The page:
[2] St. Petersburg Times, October 24, 1993 “IRS examined Scientology dollars, not dogma”

[3] International Scientology News issue 32, 1993

[4] ibid.

[5] Journal of Scientology, Issue 16-G, mid-June 1953 “This is Scientology: The Science of Certainty”

[6] Church of Scientology of California v. Commissioner of Internal Revenue, United States Tax Court, No. 3352-78, ruling September 24, 1984

[7] HCOPL of 28 January, 1965, “How to Maintain Credit Standing and Solvency”

[8] Church of Scientology of California v. Commissioner of Internal Revenue, United States Tax Court, No. 3352-78, ruling September 24, 1984

[9] CSC v. IRS 3352-78

[10] CSC v. IRS 3352-78

[11] Guardian Order 732, 20 April 1973

[12] Stipulation of Evidence, United States of America vs Mary Sue Hubbard et al, Oct 1979, p. 18

[13] Stipulation of Evidence, United States of America vs Mary Sue Hubbard et al, Oct 1979, pp. 19-21

[14] Stipulation of Evidence, United States of America vs Mary Sue Hubbard et al, Oct 1979, pp. 23-24

[15] Stipulation of Evidence, United States of America vs Mary Sue Hubbard et al, Oct 1979, p. 18

[16] Stipulation of Evidence, United States of America vs Mary Sue Hubbard et al, Oct 1979, p. 38

[17] CSC v. IRS 3352-78

[18] Stipulation of Evidence, United States of America vs Mary Sue Hubbard et al, Oct 1979, p. 53

[19] Stipulation of Evidence, United States of America vs Mary Sue Hubbard et al, Oct 1979, pp. 48-49

[20] Stipulation of Evidence, United States of America vs Mary Sue Hubbard et al, Oct 1979, pp. 65-66

[21] "A Piece of Blue Sky", Jon Atack (1992), p. 233

[22] IRS letter July 31, 1975, EIN 41 6056342

[23] Clearwater Sun, November 27, 1979 “Cult sought to shield $8 million from IRS”

[24] Guardian Order 158, 5 Dec 1975

[25] "A Piece of Blue Sky", Jon Atack (1992), p. 237

[26] US News and World Report, November 19, 1976

[27] CSC v. IRS 3352-78

[28] CSC v. IRS 3352-78

[29] Church of Scientology of California v. Commissioner of Internal Revenue, Docket No. 3352-78, United States Tax Court, Filed September 24, 1984.

[30] ibid.

[31] ibid.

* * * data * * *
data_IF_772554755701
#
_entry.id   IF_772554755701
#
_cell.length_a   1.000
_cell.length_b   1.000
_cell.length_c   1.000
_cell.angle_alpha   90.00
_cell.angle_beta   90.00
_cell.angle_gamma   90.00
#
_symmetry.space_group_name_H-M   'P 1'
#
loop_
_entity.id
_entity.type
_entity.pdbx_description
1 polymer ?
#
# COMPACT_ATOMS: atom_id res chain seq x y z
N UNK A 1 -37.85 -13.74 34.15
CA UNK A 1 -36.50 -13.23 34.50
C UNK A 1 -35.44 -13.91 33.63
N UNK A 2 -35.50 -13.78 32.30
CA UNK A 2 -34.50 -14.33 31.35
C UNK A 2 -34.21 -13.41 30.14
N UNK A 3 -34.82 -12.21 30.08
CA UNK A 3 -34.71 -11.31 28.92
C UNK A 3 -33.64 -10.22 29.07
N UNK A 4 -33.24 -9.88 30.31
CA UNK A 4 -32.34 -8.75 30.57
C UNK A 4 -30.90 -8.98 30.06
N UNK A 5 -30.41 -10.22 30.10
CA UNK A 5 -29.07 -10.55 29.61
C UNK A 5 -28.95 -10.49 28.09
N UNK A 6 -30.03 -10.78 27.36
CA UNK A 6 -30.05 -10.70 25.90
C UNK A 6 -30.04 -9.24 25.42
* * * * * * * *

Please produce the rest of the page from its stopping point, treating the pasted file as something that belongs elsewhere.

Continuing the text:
[32] Tax Notes, June 27, 1994, page 1783

[33] San Francisco Examiner, August 16, 1978 “indicted Scientologists facing extradition”

[34] San Jose Mercury News, December 7, 1979 “Five Scientology leaders handed prison sentences, $10,000 fines”

[35] Washington Post, July 1, 1980 “Scientologists reveal transcript to show that judge is prejudicial”

[36] CSC v. IRS Docket No. 3352-78

[37] CSC v. IRS 3352-78

[38] CSC v. IRS 3352-78; San Jose Mercury News, December 20, 1980 “2 Scientology leaders given prison terms”

[39] Tape recording of the Mission Holders' Conference, San Francisco, 1982

[40] Washington Post, January 8, 1983, “Scientology Founder’s Wife Gets Prison Term”

[41] US v. Zolin, Nos. 85-6065, 85-6105 US Court of Appeals 9th Circuit, Decided Feb. 9, 1987

[42] U.S. v. Zolin, 905 F.2d 1344 (9th Circ. 1990)

[43] Church of Scientology of California v. Commissioner of Internal Revenue, United States Tax Court, #3352-78, filed September 24, 1984

[44] Clearwater Sun, September 26, 1984 “Sect vows to fight tax ‘setback’”

[45] Wall Street Journal, September 27, 1984 “Scientology church in California denied tax exemption as religious organization”

[46] Los Angeles Times, October 10, 1984 “An Open Letter to current and former employees of the Internal Revenue Service”

[47] Los Angeles Times, January 30, 1985

[48] Los Angeles Times, January 30, 1985 “Scientologists Reveal IRS Abuses”

[49] The Oregonian, April 26, 1985 “Scientologists Expose IRS Crimes and Abuse”

[50] Clearwater Sun, November 5, 1985 “Sect Forum blasts IRS tactics”

[51] Time magazine, May 6, 1991 “The Thriving Cult of Greed and Power”

[52] Los Angeles Times, July 3, 1987 “Fees Paid by Scientologists to Church Held Deductible”

[53] Los Angeles Times, July 29, 1987 “Scientologists’ Loss of Tax-Exempt Status Upheld by U.S. Court”

[54] ibid.

[55] Wall Street Journal, November 11, 1987 “IRS Has Broad Discretion to Refuse To Release Tax Data, High Court Rules”

[56] San Francisco Chronicle, May 17, 1988 “Church of Scientology Loses Appeal on Tax-Exempt Ruling”

[57] IRS ruling against Church of Spiritual Technology, July 8, 1988, Employer ID # 95-3781769

[58] Hernandez v. Commissioner of IRS, US Supreme Court 87-963 and 87-1616, June 5, 1989

[59] United States v. Frank S. Zolin, 491 US 554, 105 L Ed 2d 469, 109 S Ct 2619 [No. 88-40]

[60] New York Times, 9 March 1997 “Scientology’s Puzzling Journey From Tax Rebel to Tax Exempt”

[61] St. Petersburg Times, circa January 22, 1990 “IRS is seeking church’s records”

[62] St. Petersburg Times, February 4, 1990 “Scientologists, IRS in dispute over millions”

[63] USA Today April 16, 1990 “Abolish income tax; we’d all benefit”

[64] St. Petersburg Times, April 18, 1990 “Ruling on Scientology case favors IRS”

[65] U.S. v. Frank S. Zolin, Nos. 85-6065, 85-6105. U.S. Court of Appeals, Ninth District, June 20, 1990

[66] Mesa (Arizona) Tribune, October 20, 1990 “Scientologists claim harassment by IRS”

[67] Mesa Tribune, December 7, 1990 “Scientologists protest at IRS office”

[68] USA Today 6/6/91 “Scientology Church wins”

[69] Washington Times, June 7, 1991 “Scientology Wins ruling against IRS”

[70] Los Angeles Times, August 13, 1991 “Scientologists Sue 17 IRS Officials”

[71] USA Today, September 25, 1991 “Abuses, Misconduct, Special Favors – LA IRS”

[72] Wall Street Journal, 10/13/91, page B10, “What he didn’t know about the IRS could affect you, too”

[73] New York Times, 9 March 1997

[74] US Claims Court, Church of Spiritual Technology v. United States, No. 581-88T, filed June 29, 1992

[75] Los Angeles Times, August 20, 1992 “IRS Must Pay Scientologists $16,881”

[76] Church of Spiritual Technology v. United States, No. 92-5155 (Fed. Cir. Mar. 29, 1993)